Alone the EPWP is not a panacea to unemployment or lack of skills. As a matter of fact, the EPWP is one of many initiatives introduced and constantly revised and refined by government as part of its contribution to poverty eradication and job creation. Its success will depend on partnerships with business, labour and civil society. In this regard I would like to call on all financial institutions, jointly and severally, to become fully involved with the EPWP through providing credit facilities and other forms of support to young entrepreneurs.

Comrades, friends and hon members, the burden of expectation has just multiplied. We have had some successes in opening up the construction industry to those previously excluded, especially women and the youth. However, we know for a fact that transformation in this industry has been slower than anticipated and that there will have to be policy interventions around emerging contractor development.

This programme is indispensable to the national goals of alleviating poverty and creating jobs, and we urge the department to engage with all stakeholders, including Parliament, in this regard.

The challenge of eliminating corruption belongs to all of us. The levels of criminality are declining thanks to the co-operation of the police services and communities. In the same breath, it is our collective vigilance that must eradicate corruption. In reality, corruption is a form of counter-revolution and must be confronted as such. Hon Minister, I hope that the anticorruption hotline in the department still exists.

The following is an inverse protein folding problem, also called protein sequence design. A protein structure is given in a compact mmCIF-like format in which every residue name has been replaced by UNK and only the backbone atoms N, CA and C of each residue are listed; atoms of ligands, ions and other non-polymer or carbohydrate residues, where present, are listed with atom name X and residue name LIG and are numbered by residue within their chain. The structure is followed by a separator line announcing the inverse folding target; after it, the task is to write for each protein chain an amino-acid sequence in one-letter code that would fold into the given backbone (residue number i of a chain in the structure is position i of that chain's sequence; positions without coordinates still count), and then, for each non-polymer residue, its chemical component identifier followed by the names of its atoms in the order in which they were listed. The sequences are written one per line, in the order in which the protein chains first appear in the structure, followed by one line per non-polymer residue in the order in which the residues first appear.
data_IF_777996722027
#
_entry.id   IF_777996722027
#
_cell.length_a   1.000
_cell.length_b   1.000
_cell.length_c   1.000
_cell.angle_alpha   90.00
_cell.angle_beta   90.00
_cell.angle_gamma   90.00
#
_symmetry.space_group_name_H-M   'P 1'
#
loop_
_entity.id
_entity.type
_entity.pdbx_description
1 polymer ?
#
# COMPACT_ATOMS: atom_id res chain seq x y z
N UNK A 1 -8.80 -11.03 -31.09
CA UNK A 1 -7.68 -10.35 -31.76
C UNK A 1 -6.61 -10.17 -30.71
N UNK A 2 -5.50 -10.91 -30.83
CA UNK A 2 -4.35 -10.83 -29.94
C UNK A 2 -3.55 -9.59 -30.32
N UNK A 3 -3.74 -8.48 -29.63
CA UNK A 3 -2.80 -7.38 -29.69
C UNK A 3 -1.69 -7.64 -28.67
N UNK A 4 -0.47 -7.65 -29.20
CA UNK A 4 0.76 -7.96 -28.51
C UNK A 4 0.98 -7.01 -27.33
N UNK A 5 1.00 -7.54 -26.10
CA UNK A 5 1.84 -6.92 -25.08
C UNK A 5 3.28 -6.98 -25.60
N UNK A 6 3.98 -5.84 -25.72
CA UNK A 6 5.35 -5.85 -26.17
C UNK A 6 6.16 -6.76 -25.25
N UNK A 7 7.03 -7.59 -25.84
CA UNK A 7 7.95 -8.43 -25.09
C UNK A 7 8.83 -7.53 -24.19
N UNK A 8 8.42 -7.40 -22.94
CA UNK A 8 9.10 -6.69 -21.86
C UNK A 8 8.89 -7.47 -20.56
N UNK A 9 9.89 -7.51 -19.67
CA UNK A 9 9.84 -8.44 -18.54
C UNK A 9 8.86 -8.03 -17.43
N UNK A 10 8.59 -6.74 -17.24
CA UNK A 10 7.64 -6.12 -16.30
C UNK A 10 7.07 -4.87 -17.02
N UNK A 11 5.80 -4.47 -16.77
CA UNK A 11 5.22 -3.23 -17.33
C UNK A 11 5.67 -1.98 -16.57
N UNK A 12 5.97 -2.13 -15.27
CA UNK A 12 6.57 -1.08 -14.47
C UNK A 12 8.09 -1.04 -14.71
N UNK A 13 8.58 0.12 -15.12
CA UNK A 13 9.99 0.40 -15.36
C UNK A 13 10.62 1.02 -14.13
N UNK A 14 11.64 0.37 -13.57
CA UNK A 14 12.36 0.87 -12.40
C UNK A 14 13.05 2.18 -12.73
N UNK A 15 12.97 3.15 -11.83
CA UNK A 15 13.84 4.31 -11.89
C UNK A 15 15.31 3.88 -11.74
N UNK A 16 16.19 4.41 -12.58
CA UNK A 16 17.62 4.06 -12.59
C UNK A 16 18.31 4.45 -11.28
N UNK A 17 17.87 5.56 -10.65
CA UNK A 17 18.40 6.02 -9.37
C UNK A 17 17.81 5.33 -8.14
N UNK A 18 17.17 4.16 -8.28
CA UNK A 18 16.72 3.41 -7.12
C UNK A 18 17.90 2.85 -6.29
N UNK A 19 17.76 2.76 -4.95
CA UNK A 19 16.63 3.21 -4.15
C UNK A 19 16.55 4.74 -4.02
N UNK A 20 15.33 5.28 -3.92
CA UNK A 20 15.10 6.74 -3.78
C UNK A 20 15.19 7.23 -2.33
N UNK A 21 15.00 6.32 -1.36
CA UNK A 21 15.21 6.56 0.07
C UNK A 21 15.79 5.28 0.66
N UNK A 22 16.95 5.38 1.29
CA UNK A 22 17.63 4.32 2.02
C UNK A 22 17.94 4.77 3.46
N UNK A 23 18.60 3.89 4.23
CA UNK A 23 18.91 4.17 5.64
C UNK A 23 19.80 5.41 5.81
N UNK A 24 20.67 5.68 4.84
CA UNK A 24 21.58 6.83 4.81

I am hoping and praying that we will eventually have a solution to fronting, especially in the Public Service. Details of revelations of corruption as exposed in the weekend papers were also heartening. Fronting is a cancer that erodes our cardinal objectives and programmes of poverty alleviation, job creation, skilling and empowerment of our people in the construction industry in particular.

We commend the IDT on its responsibilities, as well as the fact that it is also charged with focusing on the empowerment of women and youth as well as its responsibilities in relation to the EPWP.

Regarding the Council for the Built Environment, I believe the department and this council were in the process of addressing identified legislative gaps in the built environment, which, among other things, were delaying transformation among the built environment professionals, but this process fell by the wayside.

Firstly, what measures are being taken to ensure that the gaps identified are being dealt with and transformation among the built environment professionals is not necessarily being delayed or hampered? Secondly, does funding of the professional councils address the relationship problems in this entity? Thirdly, are these councils being audited, thus bringing an element of accountability and transparency to them? Fourthly, registration of professionals has been a challenge. Is that problem being addressed and are these councils budgeting jointly with the CBE?